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Tom Chaney: I Don't Go To Church - Kneeling Bags my Nylons
Of Writers And Their Books: "I Don't Go To Church -- Kneeling Bags my Nylons." Tom reviews the Billy Wilder film Ace in the Hole starring Kirk Douglas as a bent reporter out for a scoop and Jan Sterling as the restless wife of a robber of sacred relics trapped in a cave, comparing it with the story of Floyd Collins. This column first appeared 16 January 2011.
The next earlier Tom Chaney column: Shaken, not Stirred
By Tom Chaney
"I Don't Go To Church -- Kneeling Bags my Nylons"
I was pleased to find under the Christmas tree this year a movie which I had long wanted to see. 'Twas the Billy Wilder film Ace in the Hole starring Kirk Douglas as a bent reporter out for a scoop and Jan Sterling as the restless wife of Richard Benedict, the scoop, who is trapped beneath a New Mexican mountain.
Over the years I had heard Ace in the Hole cited as one treatment of the Floyd Collins story along with its remake release The Big Carnival. Actually only one movie, retitled by the studio, it was not particularly successful when released in 1951
Nonetheless the Collins connection has intrigued me.
In what must be one of the finest opening scenes from Hollywood, Douglas as Chuck Tatum arrives at a newspaper office in Albuquerque in his broken-down Mercury convertible being towed by a driver whom Tatum treats as a charioteer. With nothing but scorn for the kindly editor and staff, Tatum wheedles a job covering a rattlesnake round up.
He takes along photographer Herbie Cook played by Bob Arthur as photographer and driver. In the midst of the desert they stop for gas and discover that gas stop owner Leo Minosa played by Richard Benedict is trapped in a mine within a holy mountain where he has gone to gather forbidden sacred relics to sell in his store.
Referring to the entrapment of Floyd Collins some twenty-five years previous, Tatum forgets the rattlesnake hunt for the dream of the front page scoop.
He becomes both reporter and would-be rescuer marshalling Leo's parents and his wife Lorraine in the scheme to profit from Leo's plight.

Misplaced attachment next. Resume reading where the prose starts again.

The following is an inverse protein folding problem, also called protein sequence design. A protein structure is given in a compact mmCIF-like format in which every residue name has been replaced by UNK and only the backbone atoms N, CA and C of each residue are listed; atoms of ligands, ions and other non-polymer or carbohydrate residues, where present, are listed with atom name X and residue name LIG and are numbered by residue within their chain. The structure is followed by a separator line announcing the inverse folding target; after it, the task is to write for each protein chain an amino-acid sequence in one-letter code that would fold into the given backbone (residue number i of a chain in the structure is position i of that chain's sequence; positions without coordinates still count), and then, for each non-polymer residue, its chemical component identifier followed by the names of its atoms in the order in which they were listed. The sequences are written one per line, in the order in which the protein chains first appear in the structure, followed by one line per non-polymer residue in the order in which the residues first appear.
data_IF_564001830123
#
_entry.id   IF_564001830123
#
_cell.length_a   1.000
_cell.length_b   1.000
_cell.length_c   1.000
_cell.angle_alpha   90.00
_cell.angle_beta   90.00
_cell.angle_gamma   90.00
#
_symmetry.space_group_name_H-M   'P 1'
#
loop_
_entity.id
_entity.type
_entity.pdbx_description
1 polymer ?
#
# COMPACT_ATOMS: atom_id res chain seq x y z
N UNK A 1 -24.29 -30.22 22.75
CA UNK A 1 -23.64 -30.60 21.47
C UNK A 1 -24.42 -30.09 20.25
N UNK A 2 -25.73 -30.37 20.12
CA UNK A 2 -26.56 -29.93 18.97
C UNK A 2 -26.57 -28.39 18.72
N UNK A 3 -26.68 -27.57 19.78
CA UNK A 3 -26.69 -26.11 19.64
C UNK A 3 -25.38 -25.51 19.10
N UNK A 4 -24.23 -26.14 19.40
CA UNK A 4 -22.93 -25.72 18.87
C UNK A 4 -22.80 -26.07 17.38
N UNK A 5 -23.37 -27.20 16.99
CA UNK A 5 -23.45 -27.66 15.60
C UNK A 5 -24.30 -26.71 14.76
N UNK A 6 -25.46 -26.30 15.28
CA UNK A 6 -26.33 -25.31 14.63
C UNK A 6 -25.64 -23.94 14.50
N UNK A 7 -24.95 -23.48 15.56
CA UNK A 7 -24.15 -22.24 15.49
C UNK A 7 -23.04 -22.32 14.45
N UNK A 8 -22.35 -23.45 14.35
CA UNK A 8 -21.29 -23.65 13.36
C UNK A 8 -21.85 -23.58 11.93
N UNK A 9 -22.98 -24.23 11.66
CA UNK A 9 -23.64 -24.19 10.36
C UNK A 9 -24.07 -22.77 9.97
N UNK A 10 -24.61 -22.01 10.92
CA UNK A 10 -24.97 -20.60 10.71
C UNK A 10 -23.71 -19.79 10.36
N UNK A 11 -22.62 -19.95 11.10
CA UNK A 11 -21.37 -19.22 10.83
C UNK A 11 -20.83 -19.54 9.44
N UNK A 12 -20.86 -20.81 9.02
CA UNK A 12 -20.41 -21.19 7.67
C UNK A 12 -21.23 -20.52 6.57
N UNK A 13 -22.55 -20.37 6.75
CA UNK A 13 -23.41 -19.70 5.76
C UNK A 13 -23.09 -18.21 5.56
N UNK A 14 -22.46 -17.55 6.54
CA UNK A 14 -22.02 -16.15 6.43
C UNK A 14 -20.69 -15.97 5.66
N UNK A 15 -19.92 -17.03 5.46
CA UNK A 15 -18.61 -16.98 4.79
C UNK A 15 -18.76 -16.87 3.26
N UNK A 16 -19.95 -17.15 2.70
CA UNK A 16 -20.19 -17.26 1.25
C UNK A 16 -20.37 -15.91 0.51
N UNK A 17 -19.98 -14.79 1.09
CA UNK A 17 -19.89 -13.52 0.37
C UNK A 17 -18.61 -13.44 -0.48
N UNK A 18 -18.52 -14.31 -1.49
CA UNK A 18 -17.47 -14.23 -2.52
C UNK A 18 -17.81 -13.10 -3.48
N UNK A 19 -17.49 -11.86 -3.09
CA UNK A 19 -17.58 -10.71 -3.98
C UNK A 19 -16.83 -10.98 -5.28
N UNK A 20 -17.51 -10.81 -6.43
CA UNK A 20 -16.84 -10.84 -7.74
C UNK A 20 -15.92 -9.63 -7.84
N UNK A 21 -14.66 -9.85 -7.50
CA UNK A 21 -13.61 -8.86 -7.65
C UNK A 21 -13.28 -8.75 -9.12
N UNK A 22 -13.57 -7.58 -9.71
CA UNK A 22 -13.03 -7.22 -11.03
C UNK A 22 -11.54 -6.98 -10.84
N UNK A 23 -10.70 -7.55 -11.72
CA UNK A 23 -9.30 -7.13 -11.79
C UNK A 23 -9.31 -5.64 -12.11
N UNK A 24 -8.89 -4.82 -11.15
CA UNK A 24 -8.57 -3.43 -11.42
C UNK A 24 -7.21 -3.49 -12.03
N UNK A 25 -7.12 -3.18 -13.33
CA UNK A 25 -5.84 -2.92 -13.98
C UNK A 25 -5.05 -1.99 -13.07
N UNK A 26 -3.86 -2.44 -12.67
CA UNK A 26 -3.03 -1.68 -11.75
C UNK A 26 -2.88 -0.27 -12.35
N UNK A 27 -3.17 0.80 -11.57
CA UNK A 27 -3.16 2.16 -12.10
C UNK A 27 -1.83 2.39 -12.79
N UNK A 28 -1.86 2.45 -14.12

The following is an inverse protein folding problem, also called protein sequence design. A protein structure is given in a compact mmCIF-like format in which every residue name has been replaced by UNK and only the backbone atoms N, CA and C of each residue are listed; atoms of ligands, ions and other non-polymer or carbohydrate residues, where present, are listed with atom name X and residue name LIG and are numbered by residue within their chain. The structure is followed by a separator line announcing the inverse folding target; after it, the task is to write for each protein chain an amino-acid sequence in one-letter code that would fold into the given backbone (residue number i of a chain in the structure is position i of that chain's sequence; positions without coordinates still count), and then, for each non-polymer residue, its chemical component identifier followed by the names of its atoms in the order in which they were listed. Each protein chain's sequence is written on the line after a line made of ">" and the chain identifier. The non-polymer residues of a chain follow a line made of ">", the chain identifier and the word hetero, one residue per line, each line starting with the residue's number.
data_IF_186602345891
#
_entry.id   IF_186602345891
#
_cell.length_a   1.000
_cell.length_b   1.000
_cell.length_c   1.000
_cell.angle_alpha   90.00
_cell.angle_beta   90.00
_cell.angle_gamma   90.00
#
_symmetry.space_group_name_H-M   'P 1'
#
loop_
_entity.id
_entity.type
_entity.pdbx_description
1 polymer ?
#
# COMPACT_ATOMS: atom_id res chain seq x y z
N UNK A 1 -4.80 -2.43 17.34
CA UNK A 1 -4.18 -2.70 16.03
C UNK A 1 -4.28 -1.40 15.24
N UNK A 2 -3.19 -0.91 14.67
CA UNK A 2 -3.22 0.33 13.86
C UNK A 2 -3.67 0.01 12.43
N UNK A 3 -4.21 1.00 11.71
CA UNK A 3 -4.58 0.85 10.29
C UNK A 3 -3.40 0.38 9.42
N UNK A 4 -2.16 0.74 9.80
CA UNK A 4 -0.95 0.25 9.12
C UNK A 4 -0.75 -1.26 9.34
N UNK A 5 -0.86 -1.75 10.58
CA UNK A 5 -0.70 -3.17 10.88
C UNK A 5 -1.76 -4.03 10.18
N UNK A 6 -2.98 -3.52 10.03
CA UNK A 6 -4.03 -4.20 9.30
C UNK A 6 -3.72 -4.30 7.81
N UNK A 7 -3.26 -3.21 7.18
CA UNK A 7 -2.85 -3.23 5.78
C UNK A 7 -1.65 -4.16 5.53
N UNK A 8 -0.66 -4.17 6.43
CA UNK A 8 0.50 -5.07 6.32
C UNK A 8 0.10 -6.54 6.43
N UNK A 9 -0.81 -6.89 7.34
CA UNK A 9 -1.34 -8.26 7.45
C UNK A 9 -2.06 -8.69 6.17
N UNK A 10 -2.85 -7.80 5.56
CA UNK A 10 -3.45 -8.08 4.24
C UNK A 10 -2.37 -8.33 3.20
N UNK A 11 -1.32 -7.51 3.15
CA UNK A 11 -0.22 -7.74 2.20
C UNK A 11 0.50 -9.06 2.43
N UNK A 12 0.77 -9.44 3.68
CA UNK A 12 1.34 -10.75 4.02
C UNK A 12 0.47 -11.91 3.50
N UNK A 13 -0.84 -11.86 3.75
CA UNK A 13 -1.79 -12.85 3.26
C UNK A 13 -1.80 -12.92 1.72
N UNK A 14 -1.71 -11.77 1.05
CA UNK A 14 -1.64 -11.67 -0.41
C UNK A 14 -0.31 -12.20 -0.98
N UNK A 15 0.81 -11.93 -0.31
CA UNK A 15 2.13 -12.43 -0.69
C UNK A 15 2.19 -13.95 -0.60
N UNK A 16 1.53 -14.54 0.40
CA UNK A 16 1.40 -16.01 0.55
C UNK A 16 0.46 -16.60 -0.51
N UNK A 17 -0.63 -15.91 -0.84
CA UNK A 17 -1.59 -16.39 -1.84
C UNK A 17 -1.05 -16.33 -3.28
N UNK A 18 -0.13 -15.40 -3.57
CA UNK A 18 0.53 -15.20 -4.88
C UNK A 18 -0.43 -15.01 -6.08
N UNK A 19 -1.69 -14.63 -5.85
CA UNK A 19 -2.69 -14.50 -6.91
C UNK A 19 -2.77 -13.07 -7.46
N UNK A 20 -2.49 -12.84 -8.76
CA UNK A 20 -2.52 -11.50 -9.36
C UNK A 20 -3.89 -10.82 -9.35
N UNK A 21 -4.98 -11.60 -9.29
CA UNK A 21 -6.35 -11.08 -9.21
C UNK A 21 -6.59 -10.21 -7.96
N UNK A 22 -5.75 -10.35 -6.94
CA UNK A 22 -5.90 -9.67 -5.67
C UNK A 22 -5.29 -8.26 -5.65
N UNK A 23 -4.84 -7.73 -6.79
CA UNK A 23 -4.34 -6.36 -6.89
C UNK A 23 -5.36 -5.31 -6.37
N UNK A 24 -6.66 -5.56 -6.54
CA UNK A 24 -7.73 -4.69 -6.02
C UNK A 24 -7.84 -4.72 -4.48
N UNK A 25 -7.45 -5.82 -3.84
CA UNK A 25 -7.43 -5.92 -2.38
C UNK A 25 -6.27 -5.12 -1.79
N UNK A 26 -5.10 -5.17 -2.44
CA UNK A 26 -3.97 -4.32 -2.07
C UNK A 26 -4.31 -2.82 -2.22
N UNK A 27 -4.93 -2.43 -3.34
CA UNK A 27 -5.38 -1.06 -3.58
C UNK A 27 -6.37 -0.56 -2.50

Tatum involves the sheriff in his scheme. The sheriff finds a bent contractor to effect the rescue. The contractor offers Tatum a choice -- he can shore up the mine tunnel and extract Minosa in about twelve hours or drill from the top of the mountain to get him out in six days.
Twelve hours is too little time to generate the kind of story that Tatum envisions. He opts for the drilling.
From there on the movie is a cynical black film with dimpled-chin Douglas showing not a speck of redemption. Even when he fetches a priest for the dying Minosa, it is done with abject cynicism.
At one point he persuades Leo's wife Lorraine to stay around, not for love, but for a sarcastic play for sympathy and profit. When Tatum tries to persuade Lorraine to go with him to church, she delivers the best single line of the film. "I don't go to church," she tells him, "kneeling bags my nylons."
When Leo's death from pneumonia is announced there follows a spectacular exodus, filmed from the mountain top, of hundreds of cars, trucks, and the Ferris wheel through the farm gate where all had had to pay the entry fee of two bits.
Of course there are some parallels with the story of the entrapment and death of Floyd Collins in Sand Cave in 1925. But Skeets Miller in his desperate effort to rescue Collins was no Chuck Tatum.
The disagreement over methods of rescue at Sand Cave serves as a backdrop for Ace in the Hole. But there was no hint that the disagreement in the Collins rescue arose from a profit motive as in the film.
There was profiteering at Sand Cave as reflected in Ace in the Hole, but it was further from the center of events.
The movie reflects Wilder's vision of unrelieved corruption and America's "loss of moral imperatives" after the war. And it presages the "adrenaline junkies" and the "squawking, hawking opportunists" we are familiar with in our own "telegenic communicators."
In Ace in the Hole and in the character played by Douglas we have Wilder's bleak vision of the hero who is ready and willing to sell his soul without a speck of decency mixed with corruption.
This is a far cry from the chilly dripping woods around Sand Cave and the earnest rescuers there.
Tom Chaney can be found telling stories, planning his next meal, and occasionally selling books at
Box 73 / 111 Water Street
Horse Cave, Kentucky 42749
Email: Tom Chaney - email@example.com
This story was posted on 2015-11-15 03:54:53
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Tom Chaney: Yes, I Can. And, Yes, I Did
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